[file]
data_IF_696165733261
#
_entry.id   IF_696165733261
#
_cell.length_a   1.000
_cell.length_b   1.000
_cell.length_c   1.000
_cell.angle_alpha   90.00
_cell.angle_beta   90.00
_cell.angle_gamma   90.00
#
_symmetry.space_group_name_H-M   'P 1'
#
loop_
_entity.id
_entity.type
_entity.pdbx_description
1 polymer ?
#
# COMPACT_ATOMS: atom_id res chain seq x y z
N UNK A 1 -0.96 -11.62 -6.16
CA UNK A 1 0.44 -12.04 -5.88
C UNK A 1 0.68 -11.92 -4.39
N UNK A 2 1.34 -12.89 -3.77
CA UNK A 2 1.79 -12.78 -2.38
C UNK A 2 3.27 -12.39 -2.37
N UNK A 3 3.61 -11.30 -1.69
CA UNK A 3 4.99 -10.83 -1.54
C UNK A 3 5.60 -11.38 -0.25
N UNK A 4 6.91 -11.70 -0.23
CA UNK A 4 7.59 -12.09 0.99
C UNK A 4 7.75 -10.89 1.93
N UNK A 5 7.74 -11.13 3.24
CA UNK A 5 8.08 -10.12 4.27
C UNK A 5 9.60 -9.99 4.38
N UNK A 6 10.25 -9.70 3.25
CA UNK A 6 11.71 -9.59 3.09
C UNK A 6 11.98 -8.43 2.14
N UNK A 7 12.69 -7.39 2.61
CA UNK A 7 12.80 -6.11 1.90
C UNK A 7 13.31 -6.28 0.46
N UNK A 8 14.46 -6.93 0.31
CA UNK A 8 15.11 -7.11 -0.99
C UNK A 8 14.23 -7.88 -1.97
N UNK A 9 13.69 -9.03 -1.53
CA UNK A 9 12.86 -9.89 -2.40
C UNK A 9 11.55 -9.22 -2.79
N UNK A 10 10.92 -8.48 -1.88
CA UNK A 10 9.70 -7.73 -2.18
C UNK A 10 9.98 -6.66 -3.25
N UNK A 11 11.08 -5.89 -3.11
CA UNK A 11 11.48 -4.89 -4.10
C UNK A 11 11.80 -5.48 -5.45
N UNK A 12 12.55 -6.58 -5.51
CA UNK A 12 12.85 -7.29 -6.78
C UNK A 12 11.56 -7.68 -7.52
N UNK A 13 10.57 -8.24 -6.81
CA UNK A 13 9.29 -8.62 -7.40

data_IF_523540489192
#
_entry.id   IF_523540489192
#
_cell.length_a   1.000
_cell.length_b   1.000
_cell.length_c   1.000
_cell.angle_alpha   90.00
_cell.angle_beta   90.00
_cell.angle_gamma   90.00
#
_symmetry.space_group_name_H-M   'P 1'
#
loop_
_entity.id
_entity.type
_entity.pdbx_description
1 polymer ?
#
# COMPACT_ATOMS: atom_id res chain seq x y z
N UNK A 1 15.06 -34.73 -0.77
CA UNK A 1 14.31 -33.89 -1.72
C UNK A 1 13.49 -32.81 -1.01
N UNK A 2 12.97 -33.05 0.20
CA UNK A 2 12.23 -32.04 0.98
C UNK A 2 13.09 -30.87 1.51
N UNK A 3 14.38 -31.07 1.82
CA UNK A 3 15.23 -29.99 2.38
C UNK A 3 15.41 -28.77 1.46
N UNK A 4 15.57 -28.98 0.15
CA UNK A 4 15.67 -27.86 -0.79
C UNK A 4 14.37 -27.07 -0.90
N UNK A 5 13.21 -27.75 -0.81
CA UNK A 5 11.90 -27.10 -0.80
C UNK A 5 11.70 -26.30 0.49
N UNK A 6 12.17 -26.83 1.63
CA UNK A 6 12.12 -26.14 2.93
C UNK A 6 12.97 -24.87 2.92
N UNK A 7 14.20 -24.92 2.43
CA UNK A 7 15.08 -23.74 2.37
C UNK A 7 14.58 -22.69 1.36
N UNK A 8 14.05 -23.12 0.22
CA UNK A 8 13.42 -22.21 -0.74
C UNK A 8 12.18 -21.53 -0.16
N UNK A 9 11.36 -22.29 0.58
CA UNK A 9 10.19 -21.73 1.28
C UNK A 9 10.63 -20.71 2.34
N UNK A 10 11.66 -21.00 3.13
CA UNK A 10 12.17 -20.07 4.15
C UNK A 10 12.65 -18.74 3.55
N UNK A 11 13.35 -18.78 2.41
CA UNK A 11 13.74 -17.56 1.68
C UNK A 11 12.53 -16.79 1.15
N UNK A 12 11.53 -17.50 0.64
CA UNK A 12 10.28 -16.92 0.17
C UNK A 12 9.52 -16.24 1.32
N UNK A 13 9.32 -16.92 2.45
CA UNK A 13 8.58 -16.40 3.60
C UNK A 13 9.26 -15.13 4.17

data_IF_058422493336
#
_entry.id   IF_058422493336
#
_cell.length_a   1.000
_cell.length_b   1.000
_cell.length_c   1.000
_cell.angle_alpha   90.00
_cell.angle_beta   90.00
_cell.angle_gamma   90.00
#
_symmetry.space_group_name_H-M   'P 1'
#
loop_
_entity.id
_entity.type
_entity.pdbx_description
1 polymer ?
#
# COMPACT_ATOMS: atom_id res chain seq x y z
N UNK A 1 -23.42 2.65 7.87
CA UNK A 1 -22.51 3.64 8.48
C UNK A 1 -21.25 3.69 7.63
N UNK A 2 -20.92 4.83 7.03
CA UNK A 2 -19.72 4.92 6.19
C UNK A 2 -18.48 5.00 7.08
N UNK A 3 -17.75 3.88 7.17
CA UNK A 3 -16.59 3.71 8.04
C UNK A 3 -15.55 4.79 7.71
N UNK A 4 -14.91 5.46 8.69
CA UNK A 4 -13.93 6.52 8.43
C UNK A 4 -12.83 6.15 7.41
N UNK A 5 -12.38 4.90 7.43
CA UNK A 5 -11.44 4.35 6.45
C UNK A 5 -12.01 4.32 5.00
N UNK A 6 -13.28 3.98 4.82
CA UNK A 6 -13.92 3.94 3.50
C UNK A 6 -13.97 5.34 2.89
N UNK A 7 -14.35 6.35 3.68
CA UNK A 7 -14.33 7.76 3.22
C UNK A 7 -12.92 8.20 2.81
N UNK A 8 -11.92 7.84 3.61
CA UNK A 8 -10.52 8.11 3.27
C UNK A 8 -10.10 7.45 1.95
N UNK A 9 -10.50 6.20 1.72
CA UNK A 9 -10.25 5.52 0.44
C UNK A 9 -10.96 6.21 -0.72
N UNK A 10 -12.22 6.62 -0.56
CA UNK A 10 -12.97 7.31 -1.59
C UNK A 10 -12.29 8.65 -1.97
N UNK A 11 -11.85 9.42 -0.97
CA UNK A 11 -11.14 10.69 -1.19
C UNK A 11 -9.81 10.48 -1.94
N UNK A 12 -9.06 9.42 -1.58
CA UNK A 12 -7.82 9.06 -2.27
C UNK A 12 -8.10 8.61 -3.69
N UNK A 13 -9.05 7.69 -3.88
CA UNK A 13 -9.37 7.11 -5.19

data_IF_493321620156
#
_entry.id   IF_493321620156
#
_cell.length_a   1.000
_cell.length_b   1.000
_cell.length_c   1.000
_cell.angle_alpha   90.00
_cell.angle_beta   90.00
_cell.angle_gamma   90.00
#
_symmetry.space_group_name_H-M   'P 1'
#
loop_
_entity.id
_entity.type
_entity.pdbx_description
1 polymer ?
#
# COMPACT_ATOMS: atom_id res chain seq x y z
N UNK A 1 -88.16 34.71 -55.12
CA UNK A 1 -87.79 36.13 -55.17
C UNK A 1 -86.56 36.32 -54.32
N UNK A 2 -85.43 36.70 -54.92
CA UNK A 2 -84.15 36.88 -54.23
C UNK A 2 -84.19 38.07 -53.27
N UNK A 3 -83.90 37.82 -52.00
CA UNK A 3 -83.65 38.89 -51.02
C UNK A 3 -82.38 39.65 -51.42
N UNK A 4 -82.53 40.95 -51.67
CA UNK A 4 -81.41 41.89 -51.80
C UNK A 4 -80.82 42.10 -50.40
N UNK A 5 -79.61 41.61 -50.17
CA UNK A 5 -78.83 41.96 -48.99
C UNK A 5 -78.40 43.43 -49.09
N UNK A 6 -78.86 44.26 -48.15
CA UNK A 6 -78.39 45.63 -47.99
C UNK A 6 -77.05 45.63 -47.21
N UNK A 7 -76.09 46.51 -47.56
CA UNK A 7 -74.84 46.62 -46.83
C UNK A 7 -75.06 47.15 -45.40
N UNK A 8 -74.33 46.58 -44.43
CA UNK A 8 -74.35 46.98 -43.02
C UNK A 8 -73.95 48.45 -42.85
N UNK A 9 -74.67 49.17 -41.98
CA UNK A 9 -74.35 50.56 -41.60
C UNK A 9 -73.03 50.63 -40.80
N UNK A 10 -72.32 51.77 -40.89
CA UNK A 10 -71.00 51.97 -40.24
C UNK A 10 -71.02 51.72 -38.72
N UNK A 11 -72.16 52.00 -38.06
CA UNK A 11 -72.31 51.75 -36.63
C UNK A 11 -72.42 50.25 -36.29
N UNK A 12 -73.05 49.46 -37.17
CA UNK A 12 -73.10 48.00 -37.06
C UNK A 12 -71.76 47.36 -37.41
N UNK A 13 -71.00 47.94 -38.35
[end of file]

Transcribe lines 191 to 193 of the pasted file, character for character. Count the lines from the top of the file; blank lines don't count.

_entity.type
_entity.pdbx_description
1 polymer ?